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. The jaw dropping stories in this book mated to Sack`s insight, sensitivity, and remarkable articulation are a balm for the soul and candy for the mind. His humanity and his remarkable ability to communicate the experiences of his patients and his own insight make him unique and unforgetable.
The underlying premise for all these cases which sacks brings to light- is the unusual and unforeseen positive path the disabilities of these patients and disabilities in general can (after breaking through) engender.
I am similar to those stories enclosed-in a way. 10 yrs ago I stepped out of the shower heard a crack and have been in terrible crippling disabling pain ever since. I went from being a very fit,strong and super active father of 2 very small boys to being bedridden and writhing in pain.. Things are marginally better now,but the point is- I started using audible books at the start because I couldnt do anything else-including tv. Audible books not only helped me endure the isolation, pain and loss of a way of life-it replaced my physical world with a mental one (generalization)-one in which I'm now relatively happy. This totally unexpected and unforeseen journey from one state of being to another positive state, is part of what is explored in this book. It is no exaggeration to say that audible books saved my life.
I'm not sure just where this book fits into his bibliography, I've read them as I've come across them. and have pretty much enjoyed them all. The narrator (Jonathan Davis) who has done most if not all his books when sacks hasn't done the work himself is utterly perfect, getting the tone, timing and inflection just right.
This book enriched my mind and soul,altered my perspective and relieved the mind numbing effect of a shockingly dumbed down world- at least for a few hours. Now that's credit worthy!!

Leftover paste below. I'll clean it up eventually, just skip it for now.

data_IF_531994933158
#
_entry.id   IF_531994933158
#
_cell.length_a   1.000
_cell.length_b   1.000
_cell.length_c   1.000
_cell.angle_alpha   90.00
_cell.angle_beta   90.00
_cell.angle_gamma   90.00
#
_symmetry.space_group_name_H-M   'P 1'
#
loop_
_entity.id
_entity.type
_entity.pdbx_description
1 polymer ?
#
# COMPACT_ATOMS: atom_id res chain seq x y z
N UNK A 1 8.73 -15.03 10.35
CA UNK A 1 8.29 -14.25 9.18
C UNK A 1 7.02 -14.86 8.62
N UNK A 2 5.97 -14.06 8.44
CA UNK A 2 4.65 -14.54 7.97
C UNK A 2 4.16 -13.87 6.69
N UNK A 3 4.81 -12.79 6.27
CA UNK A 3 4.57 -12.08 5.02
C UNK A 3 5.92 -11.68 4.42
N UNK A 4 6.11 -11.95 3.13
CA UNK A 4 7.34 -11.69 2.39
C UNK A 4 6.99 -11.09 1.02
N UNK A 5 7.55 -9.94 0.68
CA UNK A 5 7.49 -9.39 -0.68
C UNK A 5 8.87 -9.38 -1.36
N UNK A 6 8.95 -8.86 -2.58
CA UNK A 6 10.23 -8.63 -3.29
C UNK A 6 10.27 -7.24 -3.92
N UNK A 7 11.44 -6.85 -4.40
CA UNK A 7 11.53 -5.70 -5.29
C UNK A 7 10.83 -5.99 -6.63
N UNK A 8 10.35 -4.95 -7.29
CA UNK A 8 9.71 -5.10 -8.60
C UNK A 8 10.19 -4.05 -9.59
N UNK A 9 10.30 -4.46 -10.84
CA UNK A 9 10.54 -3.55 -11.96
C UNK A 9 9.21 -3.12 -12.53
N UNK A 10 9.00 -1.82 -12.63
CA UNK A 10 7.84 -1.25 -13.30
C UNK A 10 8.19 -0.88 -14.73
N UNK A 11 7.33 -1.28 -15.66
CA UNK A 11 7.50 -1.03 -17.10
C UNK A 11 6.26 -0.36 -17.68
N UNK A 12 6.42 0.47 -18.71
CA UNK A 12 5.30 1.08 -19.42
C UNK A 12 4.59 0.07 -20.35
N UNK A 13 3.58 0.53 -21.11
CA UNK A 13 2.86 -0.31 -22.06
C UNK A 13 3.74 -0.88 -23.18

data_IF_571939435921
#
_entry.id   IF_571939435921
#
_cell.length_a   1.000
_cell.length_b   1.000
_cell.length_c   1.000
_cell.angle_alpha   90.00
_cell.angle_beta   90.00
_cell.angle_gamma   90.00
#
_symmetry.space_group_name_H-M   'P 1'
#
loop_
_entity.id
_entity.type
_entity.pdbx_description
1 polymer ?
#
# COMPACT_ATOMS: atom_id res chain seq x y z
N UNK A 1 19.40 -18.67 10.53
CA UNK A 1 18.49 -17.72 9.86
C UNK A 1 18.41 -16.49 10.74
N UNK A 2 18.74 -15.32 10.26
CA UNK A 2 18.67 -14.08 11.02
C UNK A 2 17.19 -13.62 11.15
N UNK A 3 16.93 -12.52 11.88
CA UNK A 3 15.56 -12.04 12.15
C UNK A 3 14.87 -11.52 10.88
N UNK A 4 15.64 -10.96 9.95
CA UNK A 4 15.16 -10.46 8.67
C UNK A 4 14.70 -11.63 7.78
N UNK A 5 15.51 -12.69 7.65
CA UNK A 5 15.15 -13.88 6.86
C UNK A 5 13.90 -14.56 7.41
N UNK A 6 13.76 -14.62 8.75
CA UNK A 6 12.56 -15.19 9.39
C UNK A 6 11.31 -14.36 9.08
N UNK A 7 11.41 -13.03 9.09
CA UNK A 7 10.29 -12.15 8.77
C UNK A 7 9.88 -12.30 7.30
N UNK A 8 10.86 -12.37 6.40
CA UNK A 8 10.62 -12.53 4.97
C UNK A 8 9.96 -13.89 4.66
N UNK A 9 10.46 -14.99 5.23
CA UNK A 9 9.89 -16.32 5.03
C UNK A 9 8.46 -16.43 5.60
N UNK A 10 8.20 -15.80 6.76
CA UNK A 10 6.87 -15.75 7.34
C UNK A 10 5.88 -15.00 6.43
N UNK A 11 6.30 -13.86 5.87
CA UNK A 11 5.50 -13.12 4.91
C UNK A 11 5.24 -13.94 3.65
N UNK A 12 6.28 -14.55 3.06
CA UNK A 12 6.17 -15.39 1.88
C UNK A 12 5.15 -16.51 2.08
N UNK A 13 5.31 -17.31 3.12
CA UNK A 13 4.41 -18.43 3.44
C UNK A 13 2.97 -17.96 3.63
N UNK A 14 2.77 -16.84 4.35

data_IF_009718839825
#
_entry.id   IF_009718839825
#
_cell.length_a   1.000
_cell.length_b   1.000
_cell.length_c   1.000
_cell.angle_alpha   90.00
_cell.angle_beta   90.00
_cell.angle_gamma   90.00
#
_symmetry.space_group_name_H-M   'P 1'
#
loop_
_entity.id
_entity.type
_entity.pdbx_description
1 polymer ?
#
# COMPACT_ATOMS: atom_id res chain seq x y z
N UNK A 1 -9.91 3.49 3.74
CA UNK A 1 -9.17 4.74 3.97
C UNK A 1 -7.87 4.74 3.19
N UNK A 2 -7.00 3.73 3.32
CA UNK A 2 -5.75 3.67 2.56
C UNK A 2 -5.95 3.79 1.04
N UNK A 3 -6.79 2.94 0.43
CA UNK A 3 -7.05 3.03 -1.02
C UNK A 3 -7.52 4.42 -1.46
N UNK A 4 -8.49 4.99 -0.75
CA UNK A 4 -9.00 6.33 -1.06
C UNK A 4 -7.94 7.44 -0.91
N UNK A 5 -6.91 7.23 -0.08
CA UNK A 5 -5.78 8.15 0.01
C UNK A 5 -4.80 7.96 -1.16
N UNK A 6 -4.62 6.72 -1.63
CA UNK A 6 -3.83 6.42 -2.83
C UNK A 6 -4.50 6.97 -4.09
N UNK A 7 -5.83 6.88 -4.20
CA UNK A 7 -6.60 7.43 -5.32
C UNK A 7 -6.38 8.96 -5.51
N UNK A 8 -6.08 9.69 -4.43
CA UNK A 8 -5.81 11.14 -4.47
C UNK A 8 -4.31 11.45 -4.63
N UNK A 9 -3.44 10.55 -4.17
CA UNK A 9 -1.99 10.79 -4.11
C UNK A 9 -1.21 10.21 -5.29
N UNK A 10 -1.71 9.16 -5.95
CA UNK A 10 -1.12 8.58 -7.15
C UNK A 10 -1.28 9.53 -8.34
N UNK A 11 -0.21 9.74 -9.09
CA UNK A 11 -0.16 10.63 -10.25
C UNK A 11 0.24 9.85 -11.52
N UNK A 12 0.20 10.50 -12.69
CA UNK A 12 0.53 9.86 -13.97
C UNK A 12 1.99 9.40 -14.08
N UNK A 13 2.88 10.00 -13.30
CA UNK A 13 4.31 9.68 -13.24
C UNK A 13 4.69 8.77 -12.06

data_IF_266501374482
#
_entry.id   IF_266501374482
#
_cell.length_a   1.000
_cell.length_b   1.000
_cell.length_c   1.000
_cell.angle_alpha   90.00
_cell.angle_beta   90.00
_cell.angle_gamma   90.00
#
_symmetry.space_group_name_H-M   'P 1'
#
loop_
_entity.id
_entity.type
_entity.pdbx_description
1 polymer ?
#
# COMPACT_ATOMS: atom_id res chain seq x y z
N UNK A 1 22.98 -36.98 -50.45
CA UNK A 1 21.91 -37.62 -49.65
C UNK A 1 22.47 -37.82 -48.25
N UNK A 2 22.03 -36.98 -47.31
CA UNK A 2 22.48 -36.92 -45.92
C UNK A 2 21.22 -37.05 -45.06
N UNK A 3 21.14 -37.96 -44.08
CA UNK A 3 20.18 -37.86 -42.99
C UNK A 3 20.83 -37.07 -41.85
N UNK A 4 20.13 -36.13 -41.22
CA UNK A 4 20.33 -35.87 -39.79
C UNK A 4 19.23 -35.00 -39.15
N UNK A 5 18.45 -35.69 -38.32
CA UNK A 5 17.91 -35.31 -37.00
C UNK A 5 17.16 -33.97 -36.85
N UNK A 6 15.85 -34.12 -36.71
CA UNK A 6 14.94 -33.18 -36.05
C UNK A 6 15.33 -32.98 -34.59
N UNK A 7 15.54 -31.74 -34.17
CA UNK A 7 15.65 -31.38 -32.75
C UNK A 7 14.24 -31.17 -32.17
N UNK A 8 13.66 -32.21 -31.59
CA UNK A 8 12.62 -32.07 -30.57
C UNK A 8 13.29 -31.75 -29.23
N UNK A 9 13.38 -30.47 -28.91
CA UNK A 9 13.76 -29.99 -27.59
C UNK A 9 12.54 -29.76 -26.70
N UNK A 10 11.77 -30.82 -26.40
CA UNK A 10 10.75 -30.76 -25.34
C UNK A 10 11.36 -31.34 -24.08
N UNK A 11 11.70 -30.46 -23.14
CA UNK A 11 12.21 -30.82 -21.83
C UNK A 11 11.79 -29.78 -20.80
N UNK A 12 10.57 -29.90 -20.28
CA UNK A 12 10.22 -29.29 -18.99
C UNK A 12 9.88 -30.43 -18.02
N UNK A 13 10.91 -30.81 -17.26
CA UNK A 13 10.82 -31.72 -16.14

46 of 46 people found this review helpful
What did you like most about An Anthropologist on Mars?
Looks at some difficult and hard to talk about subjects in an often positive and uplifting light. Takes the line of some people being more 'different' than 'damaged' and often strives to see the best in these situations. You also get to feel very up close and personal to the people involved.
What did you like best about this story?
Person-centred outlook on neurological conditions.
Have you listened to any of Oliver Sacks and Jonathan Davis ’s other performances? How does this one compare?
Was this a book you wanted to listen to all in one sitting?
Yes. And very nearly did.
1 of 1 people found this review helpful
Oliver Sacks is hard to beat for fascinating, humane, and beautifully written stories of neurology and the human condition, and this book is full of the mix of sadness of wonder one expects. Docked a point for the reader, who is a little flat; what a shame it's not read by Sacks himself.